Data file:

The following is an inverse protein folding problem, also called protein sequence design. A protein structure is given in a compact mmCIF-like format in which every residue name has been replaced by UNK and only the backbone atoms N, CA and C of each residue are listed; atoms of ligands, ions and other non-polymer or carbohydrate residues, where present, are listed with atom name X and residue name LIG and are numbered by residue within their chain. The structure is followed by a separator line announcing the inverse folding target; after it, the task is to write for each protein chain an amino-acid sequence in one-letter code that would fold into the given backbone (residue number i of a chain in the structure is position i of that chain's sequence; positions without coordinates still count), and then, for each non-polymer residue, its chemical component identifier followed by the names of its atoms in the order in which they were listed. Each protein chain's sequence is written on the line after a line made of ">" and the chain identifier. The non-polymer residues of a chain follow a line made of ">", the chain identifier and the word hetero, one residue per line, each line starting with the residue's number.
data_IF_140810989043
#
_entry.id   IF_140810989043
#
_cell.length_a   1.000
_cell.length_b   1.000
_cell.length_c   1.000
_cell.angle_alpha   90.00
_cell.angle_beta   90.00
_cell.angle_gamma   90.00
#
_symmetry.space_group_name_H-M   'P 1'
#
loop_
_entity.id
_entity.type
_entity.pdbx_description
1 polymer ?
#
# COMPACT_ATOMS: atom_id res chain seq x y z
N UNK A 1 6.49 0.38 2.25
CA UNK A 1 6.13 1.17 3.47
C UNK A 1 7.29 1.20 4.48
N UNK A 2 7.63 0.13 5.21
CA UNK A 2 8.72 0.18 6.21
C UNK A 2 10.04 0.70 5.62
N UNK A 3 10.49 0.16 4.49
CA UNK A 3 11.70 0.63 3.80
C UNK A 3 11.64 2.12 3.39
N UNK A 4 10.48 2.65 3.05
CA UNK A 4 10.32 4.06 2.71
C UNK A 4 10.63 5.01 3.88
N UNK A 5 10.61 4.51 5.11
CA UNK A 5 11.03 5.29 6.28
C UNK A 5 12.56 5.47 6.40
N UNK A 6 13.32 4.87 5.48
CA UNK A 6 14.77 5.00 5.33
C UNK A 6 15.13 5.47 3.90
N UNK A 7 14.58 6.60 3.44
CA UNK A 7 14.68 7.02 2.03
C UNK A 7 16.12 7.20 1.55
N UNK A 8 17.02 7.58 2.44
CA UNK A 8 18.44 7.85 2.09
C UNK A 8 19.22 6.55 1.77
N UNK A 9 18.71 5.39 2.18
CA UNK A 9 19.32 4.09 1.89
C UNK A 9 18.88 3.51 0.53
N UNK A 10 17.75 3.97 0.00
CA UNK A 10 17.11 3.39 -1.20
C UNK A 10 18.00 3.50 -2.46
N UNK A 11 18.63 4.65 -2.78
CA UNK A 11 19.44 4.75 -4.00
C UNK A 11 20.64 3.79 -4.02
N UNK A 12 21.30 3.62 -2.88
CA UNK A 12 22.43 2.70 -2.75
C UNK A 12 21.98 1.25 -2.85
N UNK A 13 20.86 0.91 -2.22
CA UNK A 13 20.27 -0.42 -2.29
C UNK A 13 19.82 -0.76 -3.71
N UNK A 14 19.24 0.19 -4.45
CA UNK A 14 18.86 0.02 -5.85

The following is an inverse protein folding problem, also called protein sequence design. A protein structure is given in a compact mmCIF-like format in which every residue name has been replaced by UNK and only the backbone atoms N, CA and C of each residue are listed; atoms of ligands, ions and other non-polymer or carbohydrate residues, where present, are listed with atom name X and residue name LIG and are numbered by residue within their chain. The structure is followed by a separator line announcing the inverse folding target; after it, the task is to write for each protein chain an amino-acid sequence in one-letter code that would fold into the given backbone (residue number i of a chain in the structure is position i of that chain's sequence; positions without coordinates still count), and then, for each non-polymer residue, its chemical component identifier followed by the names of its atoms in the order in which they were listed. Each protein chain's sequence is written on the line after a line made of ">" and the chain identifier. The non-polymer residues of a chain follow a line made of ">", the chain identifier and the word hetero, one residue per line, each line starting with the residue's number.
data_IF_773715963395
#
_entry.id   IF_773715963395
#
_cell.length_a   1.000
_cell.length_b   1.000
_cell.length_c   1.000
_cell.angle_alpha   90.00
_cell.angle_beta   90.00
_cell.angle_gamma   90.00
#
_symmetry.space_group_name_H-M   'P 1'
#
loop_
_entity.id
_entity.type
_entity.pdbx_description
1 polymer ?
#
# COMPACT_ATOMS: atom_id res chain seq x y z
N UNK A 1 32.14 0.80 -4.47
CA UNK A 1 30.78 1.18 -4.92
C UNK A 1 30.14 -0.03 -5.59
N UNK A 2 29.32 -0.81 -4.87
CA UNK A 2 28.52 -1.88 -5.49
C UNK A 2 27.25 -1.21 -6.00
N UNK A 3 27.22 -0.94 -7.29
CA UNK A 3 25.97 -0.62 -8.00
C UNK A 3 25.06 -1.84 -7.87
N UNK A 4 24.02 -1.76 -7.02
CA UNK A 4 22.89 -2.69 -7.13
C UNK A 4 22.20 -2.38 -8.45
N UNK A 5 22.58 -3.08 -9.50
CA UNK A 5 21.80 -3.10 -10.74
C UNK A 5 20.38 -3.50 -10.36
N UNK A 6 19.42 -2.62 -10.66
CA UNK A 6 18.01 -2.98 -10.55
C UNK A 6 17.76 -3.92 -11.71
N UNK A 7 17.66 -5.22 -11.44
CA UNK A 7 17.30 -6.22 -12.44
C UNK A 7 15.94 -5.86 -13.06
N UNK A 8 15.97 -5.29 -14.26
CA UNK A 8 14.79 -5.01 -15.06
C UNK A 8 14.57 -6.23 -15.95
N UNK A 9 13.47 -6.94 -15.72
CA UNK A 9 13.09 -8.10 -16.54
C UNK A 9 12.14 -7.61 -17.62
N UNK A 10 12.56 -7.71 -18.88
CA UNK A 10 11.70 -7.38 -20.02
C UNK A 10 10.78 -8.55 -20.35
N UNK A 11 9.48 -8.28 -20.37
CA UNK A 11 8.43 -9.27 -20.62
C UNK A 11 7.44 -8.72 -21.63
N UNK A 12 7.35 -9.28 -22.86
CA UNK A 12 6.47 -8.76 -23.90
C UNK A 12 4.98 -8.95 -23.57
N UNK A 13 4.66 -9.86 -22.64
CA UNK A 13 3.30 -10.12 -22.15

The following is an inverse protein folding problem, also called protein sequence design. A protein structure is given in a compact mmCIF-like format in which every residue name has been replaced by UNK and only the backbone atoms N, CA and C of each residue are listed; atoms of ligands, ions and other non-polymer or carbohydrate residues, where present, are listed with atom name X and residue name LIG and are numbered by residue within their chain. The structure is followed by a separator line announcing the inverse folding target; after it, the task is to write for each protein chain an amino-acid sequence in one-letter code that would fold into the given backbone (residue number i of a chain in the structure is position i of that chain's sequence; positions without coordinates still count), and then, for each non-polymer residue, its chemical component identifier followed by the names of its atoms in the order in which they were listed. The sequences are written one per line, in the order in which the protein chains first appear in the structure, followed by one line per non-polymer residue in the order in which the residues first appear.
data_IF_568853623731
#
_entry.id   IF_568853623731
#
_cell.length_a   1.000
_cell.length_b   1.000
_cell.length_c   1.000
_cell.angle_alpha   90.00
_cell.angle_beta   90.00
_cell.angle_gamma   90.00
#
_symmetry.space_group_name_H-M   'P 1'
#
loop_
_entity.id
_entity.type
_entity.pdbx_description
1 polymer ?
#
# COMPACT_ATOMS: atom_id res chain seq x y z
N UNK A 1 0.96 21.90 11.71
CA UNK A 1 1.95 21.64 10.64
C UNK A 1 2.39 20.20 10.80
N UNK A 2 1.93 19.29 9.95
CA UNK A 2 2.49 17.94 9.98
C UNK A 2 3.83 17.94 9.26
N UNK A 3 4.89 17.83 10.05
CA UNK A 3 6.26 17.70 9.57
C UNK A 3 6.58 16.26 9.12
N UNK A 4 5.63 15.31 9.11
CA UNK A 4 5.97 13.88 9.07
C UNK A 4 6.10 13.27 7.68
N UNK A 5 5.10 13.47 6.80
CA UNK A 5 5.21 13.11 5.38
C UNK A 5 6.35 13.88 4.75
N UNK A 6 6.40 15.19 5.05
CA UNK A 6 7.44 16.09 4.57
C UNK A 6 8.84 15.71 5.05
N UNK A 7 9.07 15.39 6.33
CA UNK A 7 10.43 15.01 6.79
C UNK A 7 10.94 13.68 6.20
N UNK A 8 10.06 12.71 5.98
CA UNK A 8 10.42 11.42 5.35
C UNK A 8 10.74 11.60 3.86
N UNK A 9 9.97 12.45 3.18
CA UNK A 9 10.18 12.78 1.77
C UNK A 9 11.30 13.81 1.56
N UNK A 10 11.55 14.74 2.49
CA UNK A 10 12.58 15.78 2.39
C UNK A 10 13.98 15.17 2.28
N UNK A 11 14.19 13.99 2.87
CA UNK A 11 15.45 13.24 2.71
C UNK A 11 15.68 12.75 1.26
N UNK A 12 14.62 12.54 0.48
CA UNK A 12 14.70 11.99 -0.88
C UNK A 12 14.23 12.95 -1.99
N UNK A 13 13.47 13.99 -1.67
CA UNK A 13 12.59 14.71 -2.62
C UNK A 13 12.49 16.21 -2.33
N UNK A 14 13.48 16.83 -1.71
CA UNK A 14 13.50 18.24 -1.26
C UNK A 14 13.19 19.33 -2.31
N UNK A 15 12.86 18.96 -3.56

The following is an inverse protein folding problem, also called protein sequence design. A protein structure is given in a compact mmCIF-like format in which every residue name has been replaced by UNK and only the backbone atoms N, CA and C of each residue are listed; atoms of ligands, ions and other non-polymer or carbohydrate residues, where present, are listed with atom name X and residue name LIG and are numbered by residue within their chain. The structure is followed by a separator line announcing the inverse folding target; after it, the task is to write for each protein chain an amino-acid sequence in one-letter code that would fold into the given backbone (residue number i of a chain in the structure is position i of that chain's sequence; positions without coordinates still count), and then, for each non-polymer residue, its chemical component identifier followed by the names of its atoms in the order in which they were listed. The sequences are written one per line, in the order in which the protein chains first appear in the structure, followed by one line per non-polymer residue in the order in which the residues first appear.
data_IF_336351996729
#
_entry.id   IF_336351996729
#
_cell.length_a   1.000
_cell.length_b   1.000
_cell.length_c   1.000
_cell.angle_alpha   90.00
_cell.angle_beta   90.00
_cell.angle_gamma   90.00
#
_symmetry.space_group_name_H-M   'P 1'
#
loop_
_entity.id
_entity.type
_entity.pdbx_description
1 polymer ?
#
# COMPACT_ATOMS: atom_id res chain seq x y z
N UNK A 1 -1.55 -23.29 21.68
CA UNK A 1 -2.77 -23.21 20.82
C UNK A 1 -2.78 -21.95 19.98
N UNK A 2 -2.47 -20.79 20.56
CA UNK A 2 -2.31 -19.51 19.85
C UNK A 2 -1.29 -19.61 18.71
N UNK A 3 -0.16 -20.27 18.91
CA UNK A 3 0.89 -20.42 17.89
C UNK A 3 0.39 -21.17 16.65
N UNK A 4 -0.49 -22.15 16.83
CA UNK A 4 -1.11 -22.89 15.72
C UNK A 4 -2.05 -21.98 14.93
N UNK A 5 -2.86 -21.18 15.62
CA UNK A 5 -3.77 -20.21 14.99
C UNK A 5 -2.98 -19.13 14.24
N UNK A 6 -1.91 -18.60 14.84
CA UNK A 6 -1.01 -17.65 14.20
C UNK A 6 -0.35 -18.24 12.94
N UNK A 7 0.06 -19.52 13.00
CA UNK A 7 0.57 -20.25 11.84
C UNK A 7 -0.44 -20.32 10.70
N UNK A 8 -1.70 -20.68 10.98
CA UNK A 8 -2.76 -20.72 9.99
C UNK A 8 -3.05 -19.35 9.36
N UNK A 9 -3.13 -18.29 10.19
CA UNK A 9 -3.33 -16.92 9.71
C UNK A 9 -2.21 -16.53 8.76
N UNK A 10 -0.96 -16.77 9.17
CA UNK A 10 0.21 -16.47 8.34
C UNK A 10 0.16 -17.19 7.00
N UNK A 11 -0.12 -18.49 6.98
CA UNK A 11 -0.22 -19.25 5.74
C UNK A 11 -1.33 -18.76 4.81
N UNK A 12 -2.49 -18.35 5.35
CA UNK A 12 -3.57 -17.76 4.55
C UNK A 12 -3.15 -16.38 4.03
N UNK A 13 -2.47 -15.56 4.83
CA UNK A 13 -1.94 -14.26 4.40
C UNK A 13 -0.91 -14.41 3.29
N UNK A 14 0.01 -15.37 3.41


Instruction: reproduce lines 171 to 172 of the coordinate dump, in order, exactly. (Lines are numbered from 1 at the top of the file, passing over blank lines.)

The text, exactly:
CA UNK A 10 12.58 15.78 2.39
C UNK A 10 13.98 15.17 2.28